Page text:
When present simple is too simple

Bali’s unique culture and traditions lead to an enormous increase in tourism. As a result, the number of job opportunities grows significantly.

This is grammatically correct, but the choice of present simple tense has – I think – resulted in meanings quite different from those intended by the writer.

When you’re deciding which tenses to use, first of all you need to consider time frames. I would argue that in the example above there are two time frames, and neither of these are communicated using present simple tense!

  • The first time frame includes the increase in tourism (the cause).
  • The second time frame includes growth in the number of job opportunities (the effect).
For a comparison of tenses and their meanings, check out these animations illustrating present tenses, past tenses, and perfect tenses.

1. The increase in tourism

What can we say about the timing of the increase in tourism?

  1. It began in the past.
  2. It doesn’t matter exactly when it began.
  3. It may or may not have finished.
  4. There’s evidence in the present showing that there are more tourists now than there used to be.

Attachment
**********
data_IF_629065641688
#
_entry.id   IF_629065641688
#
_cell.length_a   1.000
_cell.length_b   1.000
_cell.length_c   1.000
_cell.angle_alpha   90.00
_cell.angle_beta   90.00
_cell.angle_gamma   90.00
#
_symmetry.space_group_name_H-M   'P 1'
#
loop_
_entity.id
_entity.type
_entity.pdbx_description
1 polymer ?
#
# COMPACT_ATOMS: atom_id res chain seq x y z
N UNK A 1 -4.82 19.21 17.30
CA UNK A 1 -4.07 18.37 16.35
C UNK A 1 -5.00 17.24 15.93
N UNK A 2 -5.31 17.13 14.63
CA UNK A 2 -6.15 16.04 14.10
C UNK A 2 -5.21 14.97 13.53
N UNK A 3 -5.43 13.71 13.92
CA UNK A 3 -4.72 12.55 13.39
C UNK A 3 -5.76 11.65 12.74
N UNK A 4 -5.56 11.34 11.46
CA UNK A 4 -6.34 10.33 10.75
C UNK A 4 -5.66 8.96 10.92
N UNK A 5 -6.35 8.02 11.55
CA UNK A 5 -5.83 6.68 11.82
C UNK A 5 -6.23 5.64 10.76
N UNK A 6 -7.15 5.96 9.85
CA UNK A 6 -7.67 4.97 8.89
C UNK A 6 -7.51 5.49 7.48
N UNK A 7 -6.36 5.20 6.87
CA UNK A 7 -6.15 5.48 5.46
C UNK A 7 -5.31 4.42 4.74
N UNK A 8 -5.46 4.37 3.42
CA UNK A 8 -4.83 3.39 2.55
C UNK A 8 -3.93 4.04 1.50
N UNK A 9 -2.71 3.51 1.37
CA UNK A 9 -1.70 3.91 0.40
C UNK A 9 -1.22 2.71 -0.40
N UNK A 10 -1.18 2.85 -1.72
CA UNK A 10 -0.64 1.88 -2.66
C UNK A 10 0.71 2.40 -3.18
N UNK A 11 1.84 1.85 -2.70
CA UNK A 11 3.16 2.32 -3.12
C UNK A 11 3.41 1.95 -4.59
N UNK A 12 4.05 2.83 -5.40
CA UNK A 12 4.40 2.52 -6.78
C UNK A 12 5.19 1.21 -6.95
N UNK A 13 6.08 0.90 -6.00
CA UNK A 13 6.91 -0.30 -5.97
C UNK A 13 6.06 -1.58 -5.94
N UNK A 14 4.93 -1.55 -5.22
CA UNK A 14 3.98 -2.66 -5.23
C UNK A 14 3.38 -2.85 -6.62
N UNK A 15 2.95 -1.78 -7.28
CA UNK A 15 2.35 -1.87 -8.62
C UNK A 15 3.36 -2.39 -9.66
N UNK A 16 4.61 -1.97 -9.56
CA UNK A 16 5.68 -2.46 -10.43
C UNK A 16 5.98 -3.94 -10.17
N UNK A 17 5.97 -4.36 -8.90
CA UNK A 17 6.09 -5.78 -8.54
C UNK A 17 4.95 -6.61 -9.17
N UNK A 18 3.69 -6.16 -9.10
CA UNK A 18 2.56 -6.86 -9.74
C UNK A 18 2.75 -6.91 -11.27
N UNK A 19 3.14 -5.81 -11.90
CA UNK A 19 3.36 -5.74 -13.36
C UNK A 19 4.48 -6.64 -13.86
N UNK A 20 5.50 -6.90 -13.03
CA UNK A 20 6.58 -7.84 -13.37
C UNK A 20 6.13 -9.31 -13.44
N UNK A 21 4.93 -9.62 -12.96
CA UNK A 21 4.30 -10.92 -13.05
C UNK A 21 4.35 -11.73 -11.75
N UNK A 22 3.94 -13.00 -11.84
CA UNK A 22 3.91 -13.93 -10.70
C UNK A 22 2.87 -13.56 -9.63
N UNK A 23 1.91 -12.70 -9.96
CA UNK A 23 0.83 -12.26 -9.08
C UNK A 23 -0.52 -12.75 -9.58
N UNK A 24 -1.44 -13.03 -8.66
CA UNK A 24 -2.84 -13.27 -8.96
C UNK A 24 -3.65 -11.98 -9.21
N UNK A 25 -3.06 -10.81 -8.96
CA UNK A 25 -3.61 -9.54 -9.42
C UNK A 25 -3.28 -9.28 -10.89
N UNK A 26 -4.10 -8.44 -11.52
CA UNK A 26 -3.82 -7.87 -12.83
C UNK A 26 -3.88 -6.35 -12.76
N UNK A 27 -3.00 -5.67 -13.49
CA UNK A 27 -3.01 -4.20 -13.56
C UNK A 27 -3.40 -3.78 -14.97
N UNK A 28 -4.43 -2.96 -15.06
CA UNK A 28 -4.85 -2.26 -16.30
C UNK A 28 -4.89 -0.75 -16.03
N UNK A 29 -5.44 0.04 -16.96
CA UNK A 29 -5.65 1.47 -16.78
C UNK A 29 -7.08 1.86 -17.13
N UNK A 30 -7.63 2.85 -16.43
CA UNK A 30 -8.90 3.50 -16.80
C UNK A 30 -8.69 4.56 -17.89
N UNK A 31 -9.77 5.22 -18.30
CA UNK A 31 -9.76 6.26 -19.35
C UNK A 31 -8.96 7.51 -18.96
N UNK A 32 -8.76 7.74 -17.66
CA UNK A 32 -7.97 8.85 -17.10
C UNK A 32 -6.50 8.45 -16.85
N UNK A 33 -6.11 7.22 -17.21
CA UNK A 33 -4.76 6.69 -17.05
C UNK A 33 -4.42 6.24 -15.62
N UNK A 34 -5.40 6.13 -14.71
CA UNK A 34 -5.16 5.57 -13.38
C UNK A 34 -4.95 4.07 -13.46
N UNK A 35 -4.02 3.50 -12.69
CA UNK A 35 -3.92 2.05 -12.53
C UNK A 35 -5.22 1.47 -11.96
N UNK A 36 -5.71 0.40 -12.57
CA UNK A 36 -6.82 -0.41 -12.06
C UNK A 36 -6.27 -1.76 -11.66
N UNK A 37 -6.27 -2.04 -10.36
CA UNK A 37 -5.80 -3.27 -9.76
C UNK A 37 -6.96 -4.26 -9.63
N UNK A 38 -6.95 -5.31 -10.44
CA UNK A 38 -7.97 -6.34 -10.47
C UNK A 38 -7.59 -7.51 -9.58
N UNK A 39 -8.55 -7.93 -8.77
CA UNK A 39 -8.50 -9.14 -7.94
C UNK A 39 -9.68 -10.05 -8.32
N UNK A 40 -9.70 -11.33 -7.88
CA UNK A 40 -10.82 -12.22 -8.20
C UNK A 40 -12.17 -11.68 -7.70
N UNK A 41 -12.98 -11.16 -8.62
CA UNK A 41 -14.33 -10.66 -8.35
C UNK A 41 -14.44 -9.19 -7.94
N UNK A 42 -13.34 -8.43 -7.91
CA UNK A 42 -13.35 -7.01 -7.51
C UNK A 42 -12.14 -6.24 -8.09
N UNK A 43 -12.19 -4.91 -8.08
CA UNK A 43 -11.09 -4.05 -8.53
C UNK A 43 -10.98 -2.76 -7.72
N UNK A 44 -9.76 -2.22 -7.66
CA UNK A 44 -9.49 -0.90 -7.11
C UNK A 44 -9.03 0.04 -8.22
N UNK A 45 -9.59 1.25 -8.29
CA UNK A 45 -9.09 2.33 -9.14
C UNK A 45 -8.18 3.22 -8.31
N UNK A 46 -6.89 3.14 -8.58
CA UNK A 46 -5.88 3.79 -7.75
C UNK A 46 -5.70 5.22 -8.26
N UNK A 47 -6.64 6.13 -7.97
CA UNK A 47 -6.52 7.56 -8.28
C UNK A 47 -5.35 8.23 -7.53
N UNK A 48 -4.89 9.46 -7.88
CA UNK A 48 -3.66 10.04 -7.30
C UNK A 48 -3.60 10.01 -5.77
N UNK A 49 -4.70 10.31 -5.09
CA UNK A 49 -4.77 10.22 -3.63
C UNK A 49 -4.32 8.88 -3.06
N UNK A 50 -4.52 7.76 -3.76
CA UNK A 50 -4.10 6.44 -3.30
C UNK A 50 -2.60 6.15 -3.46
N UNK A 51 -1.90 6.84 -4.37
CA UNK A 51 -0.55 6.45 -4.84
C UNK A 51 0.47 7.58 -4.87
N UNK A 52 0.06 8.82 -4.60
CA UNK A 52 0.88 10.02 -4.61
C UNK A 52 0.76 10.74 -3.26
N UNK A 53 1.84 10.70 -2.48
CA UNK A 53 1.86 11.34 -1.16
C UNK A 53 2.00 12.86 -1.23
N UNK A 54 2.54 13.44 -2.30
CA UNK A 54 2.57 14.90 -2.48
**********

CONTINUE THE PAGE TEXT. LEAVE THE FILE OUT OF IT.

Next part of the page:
To communicate these four meanings, you need present perfect tense:

  • Bali’s unique culture and traditions has led to an enormous increase in tourism.

2. The increase in the number of jobs

What can we say about the growth of job opportunities?

  1. It began in the past.
  2. It doesn’t matter exactly when it began.
  3. It’s likely to continue into the future.
  4. It doesn’t matter exactly when it will finish.
  5. Points 1-4 mean that it’s happening ‘around now’.

To communicate these meanings, you need present continuous tense:

  • As a result, the number of job opportunities is growing significantly.

Conclusion

In our opening example (above), the writer uses present simple tense only. This is fine, as long as the writer is trying to communicate one or more of the following meanings:

  • It’s permanent.
  • It happens regularly/frequently/habitually.
  • It is scheduled to happen at a future time.

I think you’ll agree that our writer did not want to communicate any of these meanings!

The use of present tenses is explained further in this animated introduction.

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